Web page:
In an impoverished hilltop neighborhood, a dense labyrinth of narrow alleys, mostly shuttered shops and cinder-block homes, residents trudge toward a protruding pipe discharging a trickle of murky water.
Someone has switched on a pump to start the uphill flow to the area, where power blackouts and low pressure make running water a luxury.
People soon gather lugging their plastic pails and jugs. The source is irregular, the quality substandard, and yet the residents here in this northern stretch of Caracas’ gritty Petare district still line up for the dubious privilege.
“Lines, lines, lines,” lamented Anjelica Aguilera, 29, who waited for her pail to fill from the dripping pipe. She was among a dozen or so waiting. “We are all sick of lines!”
Venezuela’s financial crisis has transformed this sprawling capital into a city of lines, where multitudes face the regular indignity of queuing up for basics — from pasta to toilet paper, rice to bank notes.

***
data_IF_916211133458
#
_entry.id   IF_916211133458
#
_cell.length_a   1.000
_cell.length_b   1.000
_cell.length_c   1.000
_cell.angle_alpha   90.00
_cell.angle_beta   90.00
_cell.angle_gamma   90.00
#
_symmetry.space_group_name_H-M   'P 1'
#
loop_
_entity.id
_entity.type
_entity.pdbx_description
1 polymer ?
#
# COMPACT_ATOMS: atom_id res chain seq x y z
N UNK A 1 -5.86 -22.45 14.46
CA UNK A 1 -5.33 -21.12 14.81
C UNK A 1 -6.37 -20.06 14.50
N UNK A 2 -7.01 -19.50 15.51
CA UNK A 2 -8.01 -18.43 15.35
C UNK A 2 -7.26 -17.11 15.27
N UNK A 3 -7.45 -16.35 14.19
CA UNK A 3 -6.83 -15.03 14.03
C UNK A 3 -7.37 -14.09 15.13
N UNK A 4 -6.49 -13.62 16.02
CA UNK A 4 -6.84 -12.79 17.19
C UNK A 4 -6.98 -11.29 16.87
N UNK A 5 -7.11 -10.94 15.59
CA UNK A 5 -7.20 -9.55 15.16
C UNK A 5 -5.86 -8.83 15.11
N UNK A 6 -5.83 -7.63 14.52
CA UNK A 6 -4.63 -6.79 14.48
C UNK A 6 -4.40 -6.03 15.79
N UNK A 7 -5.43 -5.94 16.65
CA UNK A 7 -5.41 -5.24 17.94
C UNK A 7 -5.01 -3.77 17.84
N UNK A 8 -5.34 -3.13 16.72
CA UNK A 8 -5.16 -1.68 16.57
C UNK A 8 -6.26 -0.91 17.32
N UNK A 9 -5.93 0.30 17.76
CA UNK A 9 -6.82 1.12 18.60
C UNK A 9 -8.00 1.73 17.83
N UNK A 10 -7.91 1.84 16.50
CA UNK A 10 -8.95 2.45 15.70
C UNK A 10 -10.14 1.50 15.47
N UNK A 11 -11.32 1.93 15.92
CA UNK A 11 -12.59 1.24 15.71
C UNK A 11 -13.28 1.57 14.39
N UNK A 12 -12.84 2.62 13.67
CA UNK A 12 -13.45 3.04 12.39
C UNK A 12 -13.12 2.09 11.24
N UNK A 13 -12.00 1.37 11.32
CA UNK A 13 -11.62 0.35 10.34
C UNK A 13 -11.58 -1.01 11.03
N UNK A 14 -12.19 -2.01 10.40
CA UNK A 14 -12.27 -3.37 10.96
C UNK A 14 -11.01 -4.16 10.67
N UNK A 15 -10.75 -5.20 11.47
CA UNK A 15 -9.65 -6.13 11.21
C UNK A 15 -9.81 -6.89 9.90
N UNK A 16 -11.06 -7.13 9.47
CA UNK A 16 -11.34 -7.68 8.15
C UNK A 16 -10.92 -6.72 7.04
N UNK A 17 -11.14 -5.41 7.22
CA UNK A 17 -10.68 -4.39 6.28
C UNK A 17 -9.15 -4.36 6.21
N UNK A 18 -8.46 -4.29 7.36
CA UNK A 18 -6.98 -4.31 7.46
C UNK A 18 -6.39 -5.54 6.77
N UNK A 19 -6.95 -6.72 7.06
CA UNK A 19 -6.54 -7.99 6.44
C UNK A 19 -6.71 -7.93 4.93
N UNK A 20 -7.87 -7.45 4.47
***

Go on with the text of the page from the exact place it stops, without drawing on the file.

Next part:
The lengthy, dehumanizing lines — a fact of life throughout the country — represent the most dramatic illustration of the human toll of Venezuela’s unforgiving economic breakdown. Each morning before dawn, legions of the city’s humblest inhabitants venture forth to brave the lines, unsure if their quest will even yield what they need.
“I left my home at 1 a.m., walking down through the barrio and taking two minibuses,” said Estela Martinez, 41, a mother of four who was found in a multi-block-long line outside the Plansuarez supermarket in La Trinidad district of east Caracas. “At this point, I doubt anything will be left. But what choice do I have?(Read More)